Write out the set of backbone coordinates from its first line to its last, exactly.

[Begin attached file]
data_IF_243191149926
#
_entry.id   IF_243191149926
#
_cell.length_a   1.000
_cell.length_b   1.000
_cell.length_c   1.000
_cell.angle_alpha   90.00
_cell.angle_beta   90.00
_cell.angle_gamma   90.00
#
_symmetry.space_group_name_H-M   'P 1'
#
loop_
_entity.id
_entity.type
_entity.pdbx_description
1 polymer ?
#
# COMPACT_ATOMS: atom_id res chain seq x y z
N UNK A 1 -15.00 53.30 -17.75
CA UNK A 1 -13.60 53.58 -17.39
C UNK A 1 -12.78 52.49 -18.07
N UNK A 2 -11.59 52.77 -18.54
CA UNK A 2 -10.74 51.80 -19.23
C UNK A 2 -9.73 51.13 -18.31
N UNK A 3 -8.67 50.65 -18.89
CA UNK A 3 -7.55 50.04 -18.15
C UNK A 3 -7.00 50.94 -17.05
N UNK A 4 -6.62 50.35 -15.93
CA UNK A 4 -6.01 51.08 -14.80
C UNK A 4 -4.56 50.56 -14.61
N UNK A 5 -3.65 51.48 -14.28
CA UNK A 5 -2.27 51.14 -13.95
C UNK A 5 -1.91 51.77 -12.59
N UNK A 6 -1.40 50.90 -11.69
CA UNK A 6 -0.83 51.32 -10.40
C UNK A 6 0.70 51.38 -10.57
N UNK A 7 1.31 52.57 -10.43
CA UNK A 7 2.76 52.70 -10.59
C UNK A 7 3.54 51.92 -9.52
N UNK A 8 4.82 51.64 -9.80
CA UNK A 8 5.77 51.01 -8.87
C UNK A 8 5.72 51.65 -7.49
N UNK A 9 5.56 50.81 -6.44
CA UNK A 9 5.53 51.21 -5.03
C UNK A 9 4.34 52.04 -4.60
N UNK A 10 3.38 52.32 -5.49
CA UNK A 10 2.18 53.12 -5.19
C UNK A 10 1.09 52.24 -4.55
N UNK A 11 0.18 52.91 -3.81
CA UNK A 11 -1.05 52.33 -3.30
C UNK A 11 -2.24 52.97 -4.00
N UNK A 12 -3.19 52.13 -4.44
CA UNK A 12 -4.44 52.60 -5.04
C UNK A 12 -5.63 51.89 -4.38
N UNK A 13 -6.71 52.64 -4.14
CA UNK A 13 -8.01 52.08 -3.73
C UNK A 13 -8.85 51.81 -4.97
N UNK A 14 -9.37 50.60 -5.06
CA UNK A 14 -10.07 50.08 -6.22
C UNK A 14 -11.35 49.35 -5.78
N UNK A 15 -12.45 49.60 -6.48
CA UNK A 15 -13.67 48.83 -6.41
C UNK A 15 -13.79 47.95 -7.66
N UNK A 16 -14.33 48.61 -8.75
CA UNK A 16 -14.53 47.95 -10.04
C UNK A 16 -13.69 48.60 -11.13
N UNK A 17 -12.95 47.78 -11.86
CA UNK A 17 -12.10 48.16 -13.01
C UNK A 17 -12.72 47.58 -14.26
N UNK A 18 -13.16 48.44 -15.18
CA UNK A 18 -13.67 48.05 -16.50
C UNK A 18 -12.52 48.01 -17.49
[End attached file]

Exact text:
data_IF_243191149926
#
_entry.id   IF_243191149926
#
_cell.length_a   1.000
_cell.length_b   1.000
_cell.length_c   1.000
_cell.angle_alpha   90.00
_cell.angle_beta   90.00
_cell.angle_gamma   90.00
#
_symmetry.space_group_name_H-M   'P 1'
#
loop_
_entity.id
_entity.type
_entity.pdbx_description
1 polymer ?
#
# COMPACT_ATOMS: atom_id res chain seq x y z
N UNK A 1 -15.00 53.30 -17.75
CA UNK A 1 -13.60 53.58 -17.39
C UNK A 1 -12.78 52.49 -18.07
N UNK A 2 -11.59 52.77 -18.54
CA UNK A 2 -10.74 51.80 -19.23
C UNK A 2 -9.73 51.13 -18.31
N UNK A 3 -8.67 50.65 -18.89
CA UNK A 3 -7.55 50.04 -18.15
C UNK A 3 -7.00 50.94 -17.05
N UNK A 4 -6.62 50.35 -15.93
CA UNK A 4 -6.01 51.08 -14.80
C UNK A 4 -4.56 50.56 -14.61
N UNK A 5 -3.65 51.48 -14.28
CA UNK A 5 -2.27 51.14 -13.95
C UNK A 5 -1.91 51.77 -12.59
N UNK A 6 -1.40 50.90 -11.69
CA UNK A 6 -0.83 51.32 -10.40
C UNK A 6 0.70 51.38 -10.57
N UNK A 7 1.31 52.57 -10.43
CA UNK A 7 2.76 52.70 -10.59
C UNK A 7 3.54 51.92 -9.52
N UNK A 8 4.82 51.64 -9.80
CA UNK A 8 5.77 51.01 -8.87
C UNK A 8 5.72 51.65 -7.49
N UNK A 9 5.56 50.81 -6.44
CA UNK A 9 5.53 51.21 -5.03
C UNK A 9 4.34 52.04 -4.60
N UNK A 10 3.38 52.32 -5.49
CA UNK A 10 2.18 53.12 -5.19
C UNK A 10 1.09 52.24 -4.55
N UNK A 11 0.18 52.91 -3.81
CA UNK A 11 -1.05 52.33 -3.30
C UNK A 11 -2.24 52.97 -4.00
N UNK A 12 -3.19 52.13 -4.44
CA UNK A 12 -4.44 52.60 -5.04
C UNK A 12 -5.63 51.89 -4.38
N UNK A 13 -6.71 52.64 -4.14
CA UNK A 13 -8.01 52.08 -3.73
C UNK A 13 -8.85 51.81 -4.97
N UNK A 14 -9.37 50.60 -5.06
CA UNK A 14 -10.07 50.08 -6.22
C UNK A 14 -11.35 49.35 -5.78
N UNK A 15 -12.45 49.60 -6.48
CA UNK A 15 -13.67 48.83 -6.41
C UNK A 15 -13.79 47.95 -7.66
N UNK A 16 -14.33 48.61 -8.75
CA UNK A 16 -14.53 47.95 -10.04
C UNK A 16 -13.69 48.60 -11.13
N UNK A 17 -12.95 47.78 -11.86
CA UNK A 17 -12.10 48.16 -13.01
C UNK A 17 -12.72 47.58 -14.26
N UNK A 18 -13.16 48.44 -15.18
CA UNK A 18 -13.67 48.05 -16.50
C UNK A 18 -12.52 48.01 -17.49